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Stories Added - February 2009
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2007 USFS mineral payments now complete
Trinity Standard - February 2009
TRINITY – A $440,000 underpayment to Trinity County from the sale of oil and gas on the Davy Crockett National Forest was corrected last week with a check from the Texas Comptroller’s Office.
Trinity County Judge Mark Evans, who spotted the error last year, said Monday the matter now appears to be resolved adding the money due Trinity County and its school districts has been received.
Under the program set up by the federal government, counties and schools in both Houston and Trinity counties get a 25 percent share of the mineral sales from the national forest.
However, due to an error apparently made by a U.S. Forest Service consultant last year, Trinity County was shorted $440,000 and Houston County was overpaid by a like amount.
Half of Trinity County’s share from the mineral money goes into the county road and bridge fund while the remaining half is divided amount the local school districts.
The mineral money – along with an annual “timber payment” set by Congress -- is intended to help offset the loss of tax money caused by having so many acres of non-taxable federal forest land in the county.
“The rest of the ’07 mineral money arrived along with the ’08 timber money,” Evans said. “It will mean a great deal to the precinct road and bridge departments as well as to the school districts.”
Evans noted that the Groveton Independent School District’s share of the additional money alone would amount to about $118,800.
The Trinity ISD will receive about $26,400 of the money; the Apple Springs ISD will get about $33,000; and the Centerville ISD will be given about $37,400.
Under the payment system, the USFS mineral and timber payments are forwarded to the Texas Comptroller’s Office in Austin, which in turn distributes it to the counties that are entitled to the money using a formula provided by the USFS.
Evans said that to correct the 2007 mineral payment error, the comptroller deducted the $440,000 from Houston County’s timber payment and added it into Trinity County’s payment.
County Treasurer Jo Bitner-Bartee confirmed that the 2008 timber payment of $543,026 arrived along with the $440,000 in 2007 mineral payments.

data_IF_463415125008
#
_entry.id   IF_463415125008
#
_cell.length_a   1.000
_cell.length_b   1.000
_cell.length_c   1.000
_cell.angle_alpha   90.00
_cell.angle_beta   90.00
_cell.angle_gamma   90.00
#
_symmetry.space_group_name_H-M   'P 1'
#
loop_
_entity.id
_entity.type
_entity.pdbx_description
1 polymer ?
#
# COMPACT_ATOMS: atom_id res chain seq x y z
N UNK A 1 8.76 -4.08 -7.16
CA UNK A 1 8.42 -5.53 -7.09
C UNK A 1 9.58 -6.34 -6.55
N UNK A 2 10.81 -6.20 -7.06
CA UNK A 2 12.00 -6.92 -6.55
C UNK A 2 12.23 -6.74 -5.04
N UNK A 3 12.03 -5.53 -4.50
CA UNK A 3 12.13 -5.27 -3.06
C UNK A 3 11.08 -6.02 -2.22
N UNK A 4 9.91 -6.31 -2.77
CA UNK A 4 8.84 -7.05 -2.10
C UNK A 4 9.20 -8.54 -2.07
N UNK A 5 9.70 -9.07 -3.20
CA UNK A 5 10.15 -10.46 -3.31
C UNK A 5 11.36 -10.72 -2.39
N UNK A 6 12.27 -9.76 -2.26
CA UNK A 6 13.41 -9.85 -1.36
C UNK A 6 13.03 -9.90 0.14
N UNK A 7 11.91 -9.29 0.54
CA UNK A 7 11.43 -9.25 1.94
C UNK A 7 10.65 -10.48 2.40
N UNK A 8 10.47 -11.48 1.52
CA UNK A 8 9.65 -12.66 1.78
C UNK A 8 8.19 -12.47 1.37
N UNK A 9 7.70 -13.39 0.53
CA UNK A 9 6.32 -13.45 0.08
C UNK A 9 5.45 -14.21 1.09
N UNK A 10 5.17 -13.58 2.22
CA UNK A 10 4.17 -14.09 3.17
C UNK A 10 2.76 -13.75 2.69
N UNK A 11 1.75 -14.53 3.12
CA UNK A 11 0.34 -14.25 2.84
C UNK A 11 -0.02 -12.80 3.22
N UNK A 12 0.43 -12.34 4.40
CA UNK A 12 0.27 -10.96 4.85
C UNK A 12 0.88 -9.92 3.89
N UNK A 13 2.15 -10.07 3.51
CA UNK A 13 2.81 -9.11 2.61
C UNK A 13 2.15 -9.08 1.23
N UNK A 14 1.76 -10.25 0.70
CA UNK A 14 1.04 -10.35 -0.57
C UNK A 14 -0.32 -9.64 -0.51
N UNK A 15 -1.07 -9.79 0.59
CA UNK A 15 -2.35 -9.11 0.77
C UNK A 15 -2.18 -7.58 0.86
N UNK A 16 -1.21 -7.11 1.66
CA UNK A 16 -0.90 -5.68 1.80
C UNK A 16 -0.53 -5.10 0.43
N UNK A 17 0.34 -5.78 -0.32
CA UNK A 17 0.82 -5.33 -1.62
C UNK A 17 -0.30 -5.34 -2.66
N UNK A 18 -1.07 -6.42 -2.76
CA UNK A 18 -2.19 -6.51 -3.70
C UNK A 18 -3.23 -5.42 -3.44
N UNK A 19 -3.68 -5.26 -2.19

Like the mineral money, the timber payment is divided with half going to the county’s road and bridge department and the remainder divided among the school districts.
When combined with the more than $520,000 received earlier this year as its 2008 mineral payment, Evans noted the county has received over $960,000 during this budget cycle.
“Of that, $480,000 is going into the road and bridge departments and $480,000 is going to go to the schools. The commissioners court is going to have to go in and do some budget amendments because we had only budgeted $100,000 in mineral income this year,” he said.
Evans spotted the mineral payment error last year when Trinity County received a payment of only $91,361 while Houston County’s share was more than $1.1 million.
While acknowledging that Houston County deserves a larger share because they have more acres taken up by the national forest, Evans said he knew the 11 to 1 difference in the total had to be wrong.
The error was initially going to be continued in 2008, with Trinity County receiving $20,990 and Houston County getting more than $1.2 million.
When he first started questioning the split in 2007, he was told that most of the oil and gas wells operating in the national forest were in Houston County.
Evans argued that the division of the money should be based on the number of national forest acres located in each county, rather than on the location of the wells.
USFS officials in Washington, D.C. agreed with Evans’ interpretation of the law and the error was corrected before the 2008 mineral checks were issued.
Instead of $20,990, Trinity County’s 2008 share climbed to $526,814.
Because the 2007 checks had been long issued and cashed, it took a little longer to straighten out that error, but Evans said Monday that things are now back on track.